Top scientists and clinicians from various fields of cancer research, united this September at the Rethinking Cancer conference held at Gustave Roussy Cancer Institute in France.
The conference focussed primarily on the role of diet and metabolism in cancer control. This included angiogenesis, the growth of new blood vessels that promote cancer.
Conference speaker and Harvard graduate William Li has stated that angiogenesis is the “hallmark of cancer – every type of cancer”.
Angiogenesis inhibitors can come in the form of drugs, however, due to the costly nature of these, science has turned its attention to how diet can be involved.
In 2015, the American Cancer Society released recommendations toward “prudent diets”; plant-based nutrition high in fruits and vegetables and low in red and processed meats. Similarly, the World Health Organisation classified red meat as a “probable carcinogen” to humans, whilst processed meat was classified as carcinogenic.
However, many foods contain naturally-occurring angiogenesis inhibitors (used to treat cancer), including kale, soybeans, mushroom, pumpkin, garlic, as well as fruit such as strawberries, raspberries, oranges, lemons, and apples.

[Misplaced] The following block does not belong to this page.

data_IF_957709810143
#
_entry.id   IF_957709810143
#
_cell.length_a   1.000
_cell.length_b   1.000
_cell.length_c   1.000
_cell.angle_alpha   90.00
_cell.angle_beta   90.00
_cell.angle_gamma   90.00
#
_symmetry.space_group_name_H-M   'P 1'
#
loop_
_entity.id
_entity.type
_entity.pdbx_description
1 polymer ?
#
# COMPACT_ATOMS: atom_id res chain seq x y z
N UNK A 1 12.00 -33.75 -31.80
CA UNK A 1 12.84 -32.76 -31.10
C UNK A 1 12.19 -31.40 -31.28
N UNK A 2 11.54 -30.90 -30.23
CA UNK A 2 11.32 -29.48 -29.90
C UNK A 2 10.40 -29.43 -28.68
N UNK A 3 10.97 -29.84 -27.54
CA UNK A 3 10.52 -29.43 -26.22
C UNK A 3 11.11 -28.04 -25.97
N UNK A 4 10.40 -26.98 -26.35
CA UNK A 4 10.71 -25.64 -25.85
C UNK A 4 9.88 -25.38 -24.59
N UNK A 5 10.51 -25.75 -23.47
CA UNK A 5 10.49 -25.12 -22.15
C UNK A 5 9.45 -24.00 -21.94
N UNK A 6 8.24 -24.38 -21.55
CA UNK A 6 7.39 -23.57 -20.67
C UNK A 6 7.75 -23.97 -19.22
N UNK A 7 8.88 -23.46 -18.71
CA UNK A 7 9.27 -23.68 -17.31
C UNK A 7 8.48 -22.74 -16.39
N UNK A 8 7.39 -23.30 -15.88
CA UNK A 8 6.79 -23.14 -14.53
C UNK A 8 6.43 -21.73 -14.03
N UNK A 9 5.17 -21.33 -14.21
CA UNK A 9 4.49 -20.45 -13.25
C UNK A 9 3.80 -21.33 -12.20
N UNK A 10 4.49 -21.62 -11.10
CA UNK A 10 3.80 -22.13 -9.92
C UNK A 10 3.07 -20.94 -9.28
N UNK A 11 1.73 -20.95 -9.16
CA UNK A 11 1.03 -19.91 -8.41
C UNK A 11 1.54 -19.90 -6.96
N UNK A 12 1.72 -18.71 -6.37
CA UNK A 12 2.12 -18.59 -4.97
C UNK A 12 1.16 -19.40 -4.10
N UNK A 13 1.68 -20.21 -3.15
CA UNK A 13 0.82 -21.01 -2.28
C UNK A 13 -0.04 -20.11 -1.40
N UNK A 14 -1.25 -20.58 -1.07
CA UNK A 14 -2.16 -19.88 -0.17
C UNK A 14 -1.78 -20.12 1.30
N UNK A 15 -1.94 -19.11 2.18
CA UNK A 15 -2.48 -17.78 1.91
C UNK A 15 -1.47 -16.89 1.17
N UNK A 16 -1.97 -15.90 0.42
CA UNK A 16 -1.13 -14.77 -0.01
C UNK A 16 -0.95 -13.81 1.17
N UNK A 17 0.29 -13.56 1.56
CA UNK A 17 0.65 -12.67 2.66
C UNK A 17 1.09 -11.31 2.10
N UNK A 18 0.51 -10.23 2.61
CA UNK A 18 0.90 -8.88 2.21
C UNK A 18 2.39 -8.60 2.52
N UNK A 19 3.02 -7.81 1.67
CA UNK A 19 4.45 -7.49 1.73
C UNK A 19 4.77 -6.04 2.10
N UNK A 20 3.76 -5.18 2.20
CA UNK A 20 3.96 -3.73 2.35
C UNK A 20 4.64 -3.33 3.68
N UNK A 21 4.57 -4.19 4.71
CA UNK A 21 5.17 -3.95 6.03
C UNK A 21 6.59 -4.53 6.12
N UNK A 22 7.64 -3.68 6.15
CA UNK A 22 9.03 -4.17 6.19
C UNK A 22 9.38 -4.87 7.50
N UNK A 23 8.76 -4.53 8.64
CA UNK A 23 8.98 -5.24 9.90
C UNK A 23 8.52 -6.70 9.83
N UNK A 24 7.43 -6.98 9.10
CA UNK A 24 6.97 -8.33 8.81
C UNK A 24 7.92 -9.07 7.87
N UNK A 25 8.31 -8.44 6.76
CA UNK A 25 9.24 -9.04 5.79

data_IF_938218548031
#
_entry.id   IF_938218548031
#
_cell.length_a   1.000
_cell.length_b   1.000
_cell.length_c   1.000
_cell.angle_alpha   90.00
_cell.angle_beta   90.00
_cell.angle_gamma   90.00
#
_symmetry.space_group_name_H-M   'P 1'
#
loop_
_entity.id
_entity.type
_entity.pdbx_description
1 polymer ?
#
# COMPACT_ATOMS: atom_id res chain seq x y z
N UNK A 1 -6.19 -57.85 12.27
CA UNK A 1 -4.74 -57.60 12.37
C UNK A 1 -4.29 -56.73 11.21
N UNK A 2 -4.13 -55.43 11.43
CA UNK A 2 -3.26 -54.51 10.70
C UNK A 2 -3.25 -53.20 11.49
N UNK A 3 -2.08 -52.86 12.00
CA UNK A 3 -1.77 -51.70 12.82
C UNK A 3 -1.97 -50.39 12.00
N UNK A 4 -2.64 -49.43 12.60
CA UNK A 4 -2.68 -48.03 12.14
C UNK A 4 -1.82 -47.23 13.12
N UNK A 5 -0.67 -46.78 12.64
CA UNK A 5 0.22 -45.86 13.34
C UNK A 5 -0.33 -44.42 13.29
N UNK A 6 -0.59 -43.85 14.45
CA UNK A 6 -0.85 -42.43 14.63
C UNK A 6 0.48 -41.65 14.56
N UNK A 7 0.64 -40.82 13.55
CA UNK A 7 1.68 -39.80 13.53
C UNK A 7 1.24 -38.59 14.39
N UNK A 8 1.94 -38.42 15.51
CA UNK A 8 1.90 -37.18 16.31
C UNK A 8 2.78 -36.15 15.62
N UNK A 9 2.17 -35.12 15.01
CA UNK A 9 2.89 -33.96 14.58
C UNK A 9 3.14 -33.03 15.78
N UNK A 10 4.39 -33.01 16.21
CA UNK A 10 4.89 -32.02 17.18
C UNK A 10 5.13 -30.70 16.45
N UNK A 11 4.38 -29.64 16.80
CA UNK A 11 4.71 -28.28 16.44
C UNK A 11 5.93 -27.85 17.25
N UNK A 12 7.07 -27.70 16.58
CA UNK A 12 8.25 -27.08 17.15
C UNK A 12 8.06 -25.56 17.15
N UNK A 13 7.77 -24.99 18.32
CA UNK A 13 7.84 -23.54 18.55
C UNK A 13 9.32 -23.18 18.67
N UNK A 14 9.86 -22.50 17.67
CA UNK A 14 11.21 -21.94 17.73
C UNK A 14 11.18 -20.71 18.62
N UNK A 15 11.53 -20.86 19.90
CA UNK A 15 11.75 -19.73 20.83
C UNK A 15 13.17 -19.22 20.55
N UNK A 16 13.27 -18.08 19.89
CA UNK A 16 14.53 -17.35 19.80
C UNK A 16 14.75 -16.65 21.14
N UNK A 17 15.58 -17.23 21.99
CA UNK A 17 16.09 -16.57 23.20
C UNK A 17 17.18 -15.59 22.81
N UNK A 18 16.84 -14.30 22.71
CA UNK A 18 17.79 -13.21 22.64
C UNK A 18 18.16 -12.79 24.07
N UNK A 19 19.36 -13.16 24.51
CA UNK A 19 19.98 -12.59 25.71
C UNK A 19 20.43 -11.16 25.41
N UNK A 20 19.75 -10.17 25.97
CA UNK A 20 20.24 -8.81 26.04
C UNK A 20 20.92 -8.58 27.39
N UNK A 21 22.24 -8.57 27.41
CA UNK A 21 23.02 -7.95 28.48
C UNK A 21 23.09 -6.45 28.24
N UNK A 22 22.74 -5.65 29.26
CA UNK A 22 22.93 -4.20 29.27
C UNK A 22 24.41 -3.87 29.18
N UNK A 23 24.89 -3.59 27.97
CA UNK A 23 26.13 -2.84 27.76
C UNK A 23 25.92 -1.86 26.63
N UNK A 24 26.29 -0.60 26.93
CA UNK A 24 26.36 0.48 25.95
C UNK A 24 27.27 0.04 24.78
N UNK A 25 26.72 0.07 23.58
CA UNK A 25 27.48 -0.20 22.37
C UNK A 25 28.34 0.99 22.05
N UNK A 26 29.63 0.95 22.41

The benefits of plant-based eating have been observed in women diagnosed with breast cancer, both in managing weight and cancer recurrence. Another study, observing 79,000 men over 20 years concluded that those who consumed cooked tomatoes two to three times per week showed up to 50% reduction in their likelihood of developing prostate cancer.
The ambition behind Rethinking Cancer is Air France captain Jean-Jacques Trochon who was diagnosed with aggressive kidney cancer in 2003. Choosing to delay chemotherapy and radiation, Trochon focussed instead on an anti-angiogenesis diet. He believes his survival of cancer is owed to this dietary change.
He says, “I feel electric and bionic.”
Image credit: Ted